The Dark Crystal: Age of Resistance Tactics PAX West 2019 Impression
The amount of depth was impressive, and my cunning strategy of trying to just muscle my way through didn’t go unpunished.
A revival of a cult-classic Jim Henson property wasn’t what many were expecting to ground a strategy RPG in 2019, but nonetheless The Dark Crystal: Age of Resistance Tactics is coming this year and shows promise to go along with its unabashed Final Fantasy Tactics inspiration. While obviously a love of the source material will help players get invested, the game is aiming to have the tactical bona fides to convert non-fans.
While Fire Emblem may be the most successful SRPG heayweight in the past few years, it’s clear that the series is much less the inspiration here than Square’s PlayStation classic. The first demo level revolved around teaching the interface and consisted mostly of moving protagonist Deet around a basic map with menus being quickly navigable via a command ring. Once the tutorial battle was complete though, the demo saw fit to show some teeth, dropping the player into a small scale battle against an enemy called the Chamberlain and his guards.
While the demo was content to give players a default setup for Deet in the tutorial, in the second half there was some pre-combat prep to look into. While only three characters could be sent into the battle, there were five to choose from, each set to a different one of the game’s fifteen-plus jobs and with the potential for customized ability layouts and sub-jobs. The amount of depth was impressive, and my cunning strategy of trying to just muscle my way through didn’t go unpunished as the Chamberlain and his lackeys divided me from my healer and took my other characters apart.
Turns are character-based, so characters separated from the group can’t rely on being saved by a group coming in all at once, making them easy prey to well coordinated attacks. Many abilities are designed to be used in tandem, with attacks gaining extra power or effects if used on characters afflicted with specific status effects. Multi-target abilities must be used carefully as they can have broad radii and are capable of friendly fire. These kinds of tactics might not be as necessary if it weren’t for the relatively constrained battlefield size that, once again, calls to mind Final Fantasy Tactics. It’s hard to keep an individual out of the fray for any period, as tempting as the attempt might be given that MP regenerates each turn.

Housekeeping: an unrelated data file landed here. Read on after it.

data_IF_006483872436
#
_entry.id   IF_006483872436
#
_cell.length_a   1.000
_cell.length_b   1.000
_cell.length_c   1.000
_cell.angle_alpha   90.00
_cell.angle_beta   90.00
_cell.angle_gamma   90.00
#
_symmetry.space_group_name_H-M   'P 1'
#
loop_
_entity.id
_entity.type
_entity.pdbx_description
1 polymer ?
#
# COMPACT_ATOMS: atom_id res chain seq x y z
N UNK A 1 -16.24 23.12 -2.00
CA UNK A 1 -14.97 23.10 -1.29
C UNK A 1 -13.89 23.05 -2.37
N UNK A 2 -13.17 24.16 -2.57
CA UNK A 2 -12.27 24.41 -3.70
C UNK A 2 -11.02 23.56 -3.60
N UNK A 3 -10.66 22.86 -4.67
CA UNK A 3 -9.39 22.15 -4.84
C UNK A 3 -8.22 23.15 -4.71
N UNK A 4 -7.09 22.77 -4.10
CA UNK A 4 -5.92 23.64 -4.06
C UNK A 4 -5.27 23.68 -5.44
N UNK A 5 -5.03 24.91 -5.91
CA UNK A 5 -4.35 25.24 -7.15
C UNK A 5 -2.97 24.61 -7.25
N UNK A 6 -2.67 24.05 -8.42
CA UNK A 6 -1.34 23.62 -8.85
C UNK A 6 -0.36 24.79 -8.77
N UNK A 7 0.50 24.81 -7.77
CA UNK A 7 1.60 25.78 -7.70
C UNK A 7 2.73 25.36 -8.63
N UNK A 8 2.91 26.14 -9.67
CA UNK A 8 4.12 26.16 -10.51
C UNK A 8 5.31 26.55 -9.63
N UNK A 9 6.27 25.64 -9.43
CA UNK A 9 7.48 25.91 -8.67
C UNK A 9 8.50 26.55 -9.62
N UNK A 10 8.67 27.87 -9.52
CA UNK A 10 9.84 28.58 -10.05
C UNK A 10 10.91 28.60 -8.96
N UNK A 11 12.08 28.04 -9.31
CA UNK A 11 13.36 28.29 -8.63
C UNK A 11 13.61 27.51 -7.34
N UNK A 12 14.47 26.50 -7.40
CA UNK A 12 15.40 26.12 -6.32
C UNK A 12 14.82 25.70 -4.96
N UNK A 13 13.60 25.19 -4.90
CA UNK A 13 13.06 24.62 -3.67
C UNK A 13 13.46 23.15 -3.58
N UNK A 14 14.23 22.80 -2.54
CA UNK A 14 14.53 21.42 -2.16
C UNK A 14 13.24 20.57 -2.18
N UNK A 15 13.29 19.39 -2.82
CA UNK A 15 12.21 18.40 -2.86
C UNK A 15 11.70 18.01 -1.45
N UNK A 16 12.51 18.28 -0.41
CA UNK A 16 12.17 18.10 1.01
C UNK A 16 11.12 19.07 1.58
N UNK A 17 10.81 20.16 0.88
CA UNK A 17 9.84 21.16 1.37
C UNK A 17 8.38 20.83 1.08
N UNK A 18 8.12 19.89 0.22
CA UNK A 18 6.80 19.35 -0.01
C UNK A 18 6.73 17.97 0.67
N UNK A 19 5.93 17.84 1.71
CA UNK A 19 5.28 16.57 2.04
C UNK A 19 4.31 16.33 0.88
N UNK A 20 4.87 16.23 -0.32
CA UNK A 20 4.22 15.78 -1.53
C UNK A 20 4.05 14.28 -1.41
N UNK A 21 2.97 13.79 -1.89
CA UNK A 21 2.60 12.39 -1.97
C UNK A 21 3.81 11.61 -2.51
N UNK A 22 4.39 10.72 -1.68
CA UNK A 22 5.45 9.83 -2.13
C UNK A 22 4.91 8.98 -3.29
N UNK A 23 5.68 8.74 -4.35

Storywise, the game naturally hews to the plot of the recently released Netflix series from which it takes most of its name. What I saw seemed interesting but wasn’t exactly on full display. Those I spoke to claimed that it will follow that continuity, but mostly concern itself with events happening offscreen as well as its own side stories. The story seemed easy enough to get the gist of, regardless of prior knowledge, so this shouldn’t scare off new players.
There’s a lot more potential to this game than might first meet the eye. Between the promise of over eighty missions and a new game plus, The Dark Crystal: Age of Resistance Tactics could have a surprising amount of longevity if the taste of tactical options the demo gave is any indication. It will be interesting to see if it can follow through on this promise when it releases for PlayStation 4, Xbox One, Nintendo Switch, and PC later this year.